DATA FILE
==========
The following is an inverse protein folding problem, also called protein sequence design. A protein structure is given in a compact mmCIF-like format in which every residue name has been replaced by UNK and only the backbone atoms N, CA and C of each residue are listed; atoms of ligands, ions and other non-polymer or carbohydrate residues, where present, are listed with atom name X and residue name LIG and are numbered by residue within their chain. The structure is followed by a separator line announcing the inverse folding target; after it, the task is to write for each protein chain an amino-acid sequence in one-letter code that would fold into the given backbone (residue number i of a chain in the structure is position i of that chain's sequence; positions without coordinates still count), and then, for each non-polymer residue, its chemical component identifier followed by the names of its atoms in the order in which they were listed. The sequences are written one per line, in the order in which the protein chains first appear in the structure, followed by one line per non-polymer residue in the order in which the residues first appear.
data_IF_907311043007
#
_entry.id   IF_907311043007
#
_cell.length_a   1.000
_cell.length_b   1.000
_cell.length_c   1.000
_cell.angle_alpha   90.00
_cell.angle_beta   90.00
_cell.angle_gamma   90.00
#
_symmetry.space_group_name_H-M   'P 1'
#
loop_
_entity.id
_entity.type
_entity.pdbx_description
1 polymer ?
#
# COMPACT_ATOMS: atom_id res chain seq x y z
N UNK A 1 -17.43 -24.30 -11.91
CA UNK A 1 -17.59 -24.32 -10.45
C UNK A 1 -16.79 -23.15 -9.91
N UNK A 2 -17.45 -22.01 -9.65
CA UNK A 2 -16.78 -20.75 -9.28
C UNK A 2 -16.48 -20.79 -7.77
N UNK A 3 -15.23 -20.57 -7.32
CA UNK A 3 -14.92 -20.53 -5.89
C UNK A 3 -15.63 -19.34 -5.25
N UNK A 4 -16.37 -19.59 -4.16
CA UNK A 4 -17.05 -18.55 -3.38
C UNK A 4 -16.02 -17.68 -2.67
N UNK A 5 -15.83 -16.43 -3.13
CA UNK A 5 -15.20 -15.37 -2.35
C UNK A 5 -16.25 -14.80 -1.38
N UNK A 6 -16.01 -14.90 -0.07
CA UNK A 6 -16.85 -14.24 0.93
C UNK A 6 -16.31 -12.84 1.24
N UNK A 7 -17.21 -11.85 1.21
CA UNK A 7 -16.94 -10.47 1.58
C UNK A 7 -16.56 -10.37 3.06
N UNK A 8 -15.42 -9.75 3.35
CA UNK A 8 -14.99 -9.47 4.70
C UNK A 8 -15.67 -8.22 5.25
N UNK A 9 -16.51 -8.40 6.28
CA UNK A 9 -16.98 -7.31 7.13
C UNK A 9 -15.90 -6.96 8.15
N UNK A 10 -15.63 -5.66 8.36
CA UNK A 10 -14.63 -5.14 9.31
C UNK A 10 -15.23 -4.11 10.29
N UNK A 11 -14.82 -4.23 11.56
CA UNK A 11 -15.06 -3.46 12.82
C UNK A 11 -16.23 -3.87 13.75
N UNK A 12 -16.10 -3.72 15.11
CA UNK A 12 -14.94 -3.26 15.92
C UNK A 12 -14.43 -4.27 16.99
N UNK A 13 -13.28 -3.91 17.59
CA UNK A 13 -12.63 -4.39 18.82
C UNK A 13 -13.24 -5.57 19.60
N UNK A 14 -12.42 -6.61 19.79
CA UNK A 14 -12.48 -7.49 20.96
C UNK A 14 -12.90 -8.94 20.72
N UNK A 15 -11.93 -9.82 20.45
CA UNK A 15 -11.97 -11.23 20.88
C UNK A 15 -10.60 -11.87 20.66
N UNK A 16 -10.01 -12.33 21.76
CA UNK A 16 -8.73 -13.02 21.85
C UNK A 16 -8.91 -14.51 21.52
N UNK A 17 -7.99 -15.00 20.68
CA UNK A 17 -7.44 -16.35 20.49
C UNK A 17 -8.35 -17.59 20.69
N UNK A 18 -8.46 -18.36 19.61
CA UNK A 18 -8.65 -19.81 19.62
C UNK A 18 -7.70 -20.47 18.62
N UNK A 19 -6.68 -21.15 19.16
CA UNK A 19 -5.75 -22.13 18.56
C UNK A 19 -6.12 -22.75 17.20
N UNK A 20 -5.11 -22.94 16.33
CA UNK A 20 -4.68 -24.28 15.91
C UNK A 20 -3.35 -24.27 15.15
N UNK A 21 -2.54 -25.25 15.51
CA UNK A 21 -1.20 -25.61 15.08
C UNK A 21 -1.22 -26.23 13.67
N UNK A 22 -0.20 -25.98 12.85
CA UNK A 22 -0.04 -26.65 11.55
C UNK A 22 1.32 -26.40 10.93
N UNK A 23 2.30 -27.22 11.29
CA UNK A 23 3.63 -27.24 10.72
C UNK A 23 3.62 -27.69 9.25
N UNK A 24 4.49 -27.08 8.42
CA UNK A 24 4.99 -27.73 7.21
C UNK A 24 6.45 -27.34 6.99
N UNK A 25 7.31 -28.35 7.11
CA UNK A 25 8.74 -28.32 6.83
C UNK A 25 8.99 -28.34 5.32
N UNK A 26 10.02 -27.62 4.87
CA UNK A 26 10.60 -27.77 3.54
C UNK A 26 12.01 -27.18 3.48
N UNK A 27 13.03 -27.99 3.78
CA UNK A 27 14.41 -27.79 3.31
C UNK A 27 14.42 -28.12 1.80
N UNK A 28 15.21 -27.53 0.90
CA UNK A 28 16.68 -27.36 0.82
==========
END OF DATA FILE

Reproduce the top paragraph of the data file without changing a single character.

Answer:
The following is an inverse protein folding problem, also called protein sequence design. A protein structure is given in a compact mmCIF-like format in which every residue name has been replaced by UNK and only the backbone atoms N, CA and C of each residue are listed; atoms of ligands, ions and other non-polymer or carbohydrate residues, where present, are listed with atom name X and residue name LIG and are numbered by residue within their chain. The structure is followed by a separator line announcing the inverse folding target; after it, the task is to write for each protein chain an amino-acid sequence in one-letter code that would fold into the given backbone (residue number i of a chain in the structure is position i of that chain's sequence; positions without coordinates still count), and then, for each non-polymer residue, its chemical component identifier followed by the names of its atoms in the order in which they were listed. The sequences are written one per line, in the order in which the protein chains first appear in the structure, followed by one line per non-polymer residue in the order in which the residues first appear.